An iceberg the size of metro London has broken off of Antarctica’s Brunt Ice shelf.
The calving event was confirmed Monday by the British Antarctic Survey (BAS) which first detected growing cracks in the 150-meter-thick ice shelf about a decade ago.
The BAS iceberg calved when the crack known as Chasm-1 fully extended through the ice shelf during a spring tide on Sunday, January 22, between 1900 and 2000 UTC.
The huge iceberg, measuring approximately 600 square miles, has been given the name A81.
The event marks the second major calving from this area in the last two years after an iceberg, known as A74, calved in February 2021. This new iceberg, which is slightly larger than the A74, is expected to follow a similar path in the Antarctic Coastal Current as it drifts west into the Weddell Sea.
BAS scientists study the Brunt Ice Shelf from the Halley Research Station, which in 2016 was relocated several miles inland from Chasm-1 as it widened.
“Our glaciologists and operations teams have been anticipating this event. Measurements of the ice shelf are carried out multiple times a day using an automated network of high-precision GPS instruments that surround the station,” said Professor Dame Jane Francis, Director of BAS. “These measure how the ice shelf is deforming and moving, and are compared to satellite images from ESA, NASA and the German satellite TerraSAR-X. All data are sent back to Cambridge for analysis, so we know what is happening even in the Antarctic winter – when there are no staff on the station, it is dark for 24 hours and the temperature falls below minus 50 degrees C (or -58F).”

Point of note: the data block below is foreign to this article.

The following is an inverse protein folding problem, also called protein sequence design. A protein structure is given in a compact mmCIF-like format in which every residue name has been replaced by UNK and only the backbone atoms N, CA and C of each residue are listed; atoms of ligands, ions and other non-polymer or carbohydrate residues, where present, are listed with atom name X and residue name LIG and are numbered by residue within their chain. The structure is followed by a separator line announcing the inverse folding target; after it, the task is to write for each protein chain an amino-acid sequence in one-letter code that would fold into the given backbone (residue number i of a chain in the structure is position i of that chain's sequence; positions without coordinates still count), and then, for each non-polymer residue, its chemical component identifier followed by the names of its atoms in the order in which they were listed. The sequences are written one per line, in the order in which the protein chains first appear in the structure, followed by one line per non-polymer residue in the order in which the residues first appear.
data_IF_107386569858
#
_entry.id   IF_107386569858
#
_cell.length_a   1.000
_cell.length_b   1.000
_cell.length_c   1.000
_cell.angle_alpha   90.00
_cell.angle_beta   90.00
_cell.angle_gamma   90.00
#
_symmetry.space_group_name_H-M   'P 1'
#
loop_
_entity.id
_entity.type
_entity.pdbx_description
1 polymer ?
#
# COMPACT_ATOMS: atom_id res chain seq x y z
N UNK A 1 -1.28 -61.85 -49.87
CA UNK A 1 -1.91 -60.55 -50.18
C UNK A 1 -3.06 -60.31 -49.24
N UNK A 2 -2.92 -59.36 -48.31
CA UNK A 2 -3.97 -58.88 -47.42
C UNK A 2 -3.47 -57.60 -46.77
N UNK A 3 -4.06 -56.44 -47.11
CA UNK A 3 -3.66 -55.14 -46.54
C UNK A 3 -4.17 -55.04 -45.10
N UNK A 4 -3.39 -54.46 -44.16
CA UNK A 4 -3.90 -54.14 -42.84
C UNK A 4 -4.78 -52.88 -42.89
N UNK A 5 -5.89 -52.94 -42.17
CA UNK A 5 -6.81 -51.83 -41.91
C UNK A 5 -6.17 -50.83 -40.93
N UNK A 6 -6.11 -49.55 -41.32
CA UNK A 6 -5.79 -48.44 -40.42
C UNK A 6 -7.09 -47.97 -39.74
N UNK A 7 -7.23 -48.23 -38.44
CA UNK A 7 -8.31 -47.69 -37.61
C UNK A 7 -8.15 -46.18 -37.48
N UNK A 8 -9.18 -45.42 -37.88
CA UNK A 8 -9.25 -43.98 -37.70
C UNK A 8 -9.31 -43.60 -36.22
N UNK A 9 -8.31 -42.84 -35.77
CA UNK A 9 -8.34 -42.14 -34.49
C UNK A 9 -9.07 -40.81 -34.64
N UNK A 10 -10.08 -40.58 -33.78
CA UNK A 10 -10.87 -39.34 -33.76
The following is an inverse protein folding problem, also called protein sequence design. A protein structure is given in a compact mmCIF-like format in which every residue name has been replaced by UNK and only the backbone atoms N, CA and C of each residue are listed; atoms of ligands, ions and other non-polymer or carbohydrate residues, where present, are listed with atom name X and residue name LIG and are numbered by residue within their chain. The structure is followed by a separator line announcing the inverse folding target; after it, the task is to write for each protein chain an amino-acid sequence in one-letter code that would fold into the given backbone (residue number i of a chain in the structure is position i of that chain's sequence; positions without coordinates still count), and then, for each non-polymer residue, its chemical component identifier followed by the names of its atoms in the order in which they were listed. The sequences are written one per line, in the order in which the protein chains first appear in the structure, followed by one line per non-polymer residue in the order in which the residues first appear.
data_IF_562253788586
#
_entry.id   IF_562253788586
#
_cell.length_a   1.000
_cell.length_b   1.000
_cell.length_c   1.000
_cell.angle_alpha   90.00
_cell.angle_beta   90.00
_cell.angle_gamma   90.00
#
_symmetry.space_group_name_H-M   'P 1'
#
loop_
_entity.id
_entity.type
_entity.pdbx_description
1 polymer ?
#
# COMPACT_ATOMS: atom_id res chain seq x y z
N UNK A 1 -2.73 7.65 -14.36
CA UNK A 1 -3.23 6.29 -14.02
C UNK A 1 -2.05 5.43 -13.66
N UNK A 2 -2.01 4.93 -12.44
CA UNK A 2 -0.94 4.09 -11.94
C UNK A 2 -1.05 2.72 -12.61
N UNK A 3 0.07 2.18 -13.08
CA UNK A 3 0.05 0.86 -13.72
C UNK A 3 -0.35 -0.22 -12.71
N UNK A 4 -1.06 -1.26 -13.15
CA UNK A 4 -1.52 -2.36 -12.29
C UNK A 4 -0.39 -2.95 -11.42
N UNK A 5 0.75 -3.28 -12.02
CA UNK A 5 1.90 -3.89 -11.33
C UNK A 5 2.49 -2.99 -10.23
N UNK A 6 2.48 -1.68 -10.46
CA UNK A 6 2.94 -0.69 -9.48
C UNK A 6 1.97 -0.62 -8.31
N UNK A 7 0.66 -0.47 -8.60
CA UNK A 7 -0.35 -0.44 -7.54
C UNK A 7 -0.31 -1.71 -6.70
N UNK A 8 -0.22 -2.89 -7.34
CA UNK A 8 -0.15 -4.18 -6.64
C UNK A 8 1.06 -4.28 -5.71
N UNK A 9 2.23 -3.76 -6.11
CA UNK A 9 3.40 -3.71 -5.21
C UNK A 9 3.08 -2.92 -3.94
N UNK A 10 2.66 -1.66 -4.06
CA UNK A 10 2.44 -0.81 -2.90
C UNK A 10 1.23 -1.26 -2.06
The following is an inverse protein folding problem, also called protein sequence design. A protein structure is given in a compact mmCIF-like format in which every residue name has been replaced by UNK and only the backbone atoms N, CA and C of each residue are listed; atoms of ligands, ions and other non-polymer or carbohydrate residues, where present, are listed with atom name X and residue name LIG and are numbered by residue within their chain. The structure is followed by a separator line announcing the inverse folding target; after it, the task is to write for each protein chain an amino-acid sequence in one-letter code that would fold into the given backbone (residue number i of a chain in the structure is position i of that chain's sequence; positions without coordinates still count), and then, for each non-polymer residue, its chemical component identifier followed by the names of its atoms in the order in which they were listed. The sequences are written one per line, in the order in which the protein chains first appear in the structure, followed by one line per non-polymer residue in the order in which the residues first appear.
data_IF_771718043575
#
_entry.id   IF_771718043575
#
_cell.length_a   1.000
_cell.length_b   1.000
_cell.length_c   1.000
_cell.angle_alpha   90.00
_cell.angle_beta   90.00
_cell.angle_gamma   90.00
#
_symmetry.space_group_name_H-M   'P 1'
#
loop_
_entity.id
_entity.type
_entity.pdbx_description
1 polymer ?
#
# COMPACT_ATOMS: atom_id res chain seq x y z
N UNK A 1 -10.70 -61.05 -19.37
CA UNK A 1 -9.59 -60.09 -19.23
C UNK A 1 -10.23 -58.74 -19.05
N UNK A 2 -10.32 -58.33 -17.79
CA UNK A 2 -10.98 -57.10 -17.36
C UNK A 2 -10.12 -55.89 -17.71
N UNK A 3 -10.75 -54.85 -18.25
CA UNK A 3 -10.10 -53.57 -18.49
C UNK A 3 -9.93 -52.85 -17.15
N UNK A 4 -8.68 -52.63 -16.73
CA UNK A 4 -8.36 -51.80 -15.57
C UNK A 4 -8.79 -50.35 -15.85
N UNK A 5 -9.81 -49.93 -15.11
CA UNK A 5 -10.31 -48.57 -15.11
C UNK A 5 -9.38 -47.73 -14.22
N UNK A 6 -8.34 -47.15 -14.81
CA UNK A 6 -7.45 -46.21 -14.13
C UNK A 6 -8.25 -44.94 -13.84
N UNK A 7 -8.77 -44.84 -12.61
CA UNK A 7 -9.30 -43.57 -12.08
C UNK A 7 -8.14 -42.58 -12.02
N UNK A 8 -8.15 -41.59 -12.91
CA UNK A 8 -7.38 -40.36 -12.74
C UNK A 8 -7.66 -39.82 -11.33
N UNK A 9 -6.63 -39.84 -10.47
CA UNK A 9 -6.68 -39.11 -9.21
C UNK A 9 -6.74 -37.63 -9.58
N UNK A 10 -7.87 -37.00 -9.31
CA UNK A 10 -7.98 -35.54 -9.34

Scientists confirm that this latest calving is the result of natural forces and unrelated to climate change.
“This calving event has been expected and is part of the natural behaviour of the Brunt Ice Shelf. It is not linked to climate change. Our science and operational teams continue to monitor the ice shelf in real-time to ensure it is safe, and to maintain the delivery of the science we undertake at Halley,” said Professor Dominic Hodgson, a BAS glaciologist.
Sign up for our newsletter